Photo Tour: Seafood Expo In Boston

Take a trip to the largest international seafood exposition in North America.

Earlier this week I attended The Seafood Expo in Boston, MA. It’s the largest international seafood exposition in North America. The trade-only expo features over 1,000 exhibitors from more than 40 countries. For a seafood lover like myself, it was a mind-blowing experience.

The expo hosts miles of booths

The expo hosts miles of booths and displays featured a dizzying array of seafood from around the world.

The expo hosts miles of booths and displays featured a dizzying array of seafood from around the world.

I was very much intrigued by the wide variety of exotic species. Fish of every size, shape and color were displayed in artistic presentations.

Boston Seafood Expo exotic species Boston Seafood Expo had a huge variety of exotic species giant prawns Ribbon Fish crab exotic fish spanner crabs variety of unusual species

Perhaps the best part was the free samples. Hundreds of booths had chefs on hand, cooking up tasty delights from the sea.

Hundreds of booths had chefs on hand

There must have been 20 booths selling smoked salmon. I sampled more than I should have. Next time I’m bringing a gallon of water.

booths selling smoked salmon

I had the opportunity to try a lot of things I’ve never had before. I was intrigued but this barramundi. It’s a farm-raised freshwater fish. It was not bad, but not as good as I hoped.

Prepared farm-raised barramundi

There must have been 100 booths selling tilapia, another freshwater farm-raised fish. It had been at least 10 years since I last tried tilapia. I figured I’d give it a try again. It was just as bad as I remembered. I’ve yet to try a farm-raised freshwater fish that tastes anywhere near as good as any of the saltwater fish we catch locally.


Smoked whole herring from Norway. These might have been the worst thing I sampled. Overly-salty, dry, fishy and full of pin bones.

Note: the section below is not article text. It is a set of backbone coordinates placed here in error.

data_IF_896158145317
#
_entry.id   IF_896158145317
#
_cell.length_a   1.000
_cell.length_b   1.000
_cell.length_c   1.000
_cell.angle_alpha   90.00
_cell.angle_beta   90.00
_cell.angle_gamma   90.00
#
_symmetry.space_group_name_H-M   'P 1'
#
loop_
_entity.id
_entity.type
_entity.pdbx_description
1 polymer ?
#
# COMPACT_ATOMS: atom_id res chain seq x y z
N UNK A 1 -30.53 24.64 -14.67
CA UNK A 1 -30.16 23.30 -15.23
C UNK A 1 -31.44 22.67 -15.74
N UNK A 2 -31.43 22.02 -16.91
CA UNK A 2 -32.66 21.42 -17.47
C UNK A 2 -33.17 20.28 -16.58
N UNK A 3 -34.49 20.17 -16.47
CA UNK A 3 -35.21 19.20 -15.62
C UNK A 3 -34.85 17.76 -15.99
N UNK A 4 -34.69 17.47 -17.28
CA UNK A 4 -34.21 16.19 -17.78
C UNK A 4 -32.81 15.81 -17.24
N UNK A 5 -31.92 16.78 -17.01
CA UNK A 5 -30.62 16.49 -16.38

smoked herring

And this was the best thing I tried. Squid breakfast sausage. Sounds weird, right? But I’ll try anything. It was one of best breakfast sausages I’ve ever eaten. It tasted just like pork, but with just a quarter of the fat and calories. I asked nicely for the recipe, but got denied. But I did get the nutritional data sheet for it, which lists the ingredients. I will try my best to replicate it this spring, when the squid return to our local waters.

Squid breakfast sausage

These conch fritters were also very tasty. The next conch I find is destined for some fritters.

conch fritters

Dungeness crabs from Oregon. I was very impressed with their flavor, very close to lobster, but with a softer texture.

Dungeness crabs

Much to my delight, I also sampled a lot of octopus, which is one of my new favorites. Properly prepared octopus is a culinary marvel. Tender, succulent and mild, it has quit a bit of fat and is reminiscent of good pork belly. I could eat octopus every day.

octopus sample dish octopus

I was looking forward to trying sea cucumber for the first time, but sadly, I couldn’t find anyone giving away free samples.

sea cucumber fresh sea cucumber

I did, however, try seaweed for the first time. I’m not exactly sure what kind it was. It was from China. Not as good as I hoped, but not bad either.

seaweed salad

I also tried sea urchin roe for the first time. It was pretty good; rich, creamy, sweet and briny.

sea urchin

There was also an impressive amount of oysters from around the globe. I had no idea there are so many different varieties of oysters. The locally-grown Wianno oysters were my favorite.


This lobster-cycle was a big crowd-pleaser.


If I ever catch a giant squid, I will keep one tentacle, and sell the rest to this guy.

giant squid

It was nice getting the chance to talk with some of the local vendors. Boston-based Red’s Best was on hand showing off their local shellfish. I also had an enlightening conversation with the folks at The Town Dock, which is a major player in the New England squid fishery.

local razor clams conch

I was also fascinated by the industrial processing equipment at the show. I have no idea what this machine does, but I bet it gets the job done quick.

industrial processing equipment

I bet I could fillet scup a lot faster if I had a Curio C-2031 skinning machine in my back yard.

C-2031 skinning machine

But there was also, to my surprise, a lot of bad-looking seafood on display. Some of the stuff I wouldn’t even consider using for bait.

bad looking ribbon fish and lobsters carp


not fresh fish

There didn’t appear to be much activity at the pike monger’s booth.


It made me realize how lucky I am, and how spoiled I’ve become by eating mostly seafood I catch or gather myself. If you really want to enjoy seafood at it’s finest, catch it yourself. The odds are good that it will be much fresher than what you’ll find at even the best restaurants and seafood markets.

  1. John-Paul Andree

    Can anyone clarify.The sixth photo down from the top.Are those Prawns or slipper lobsters?…

  2. LEO



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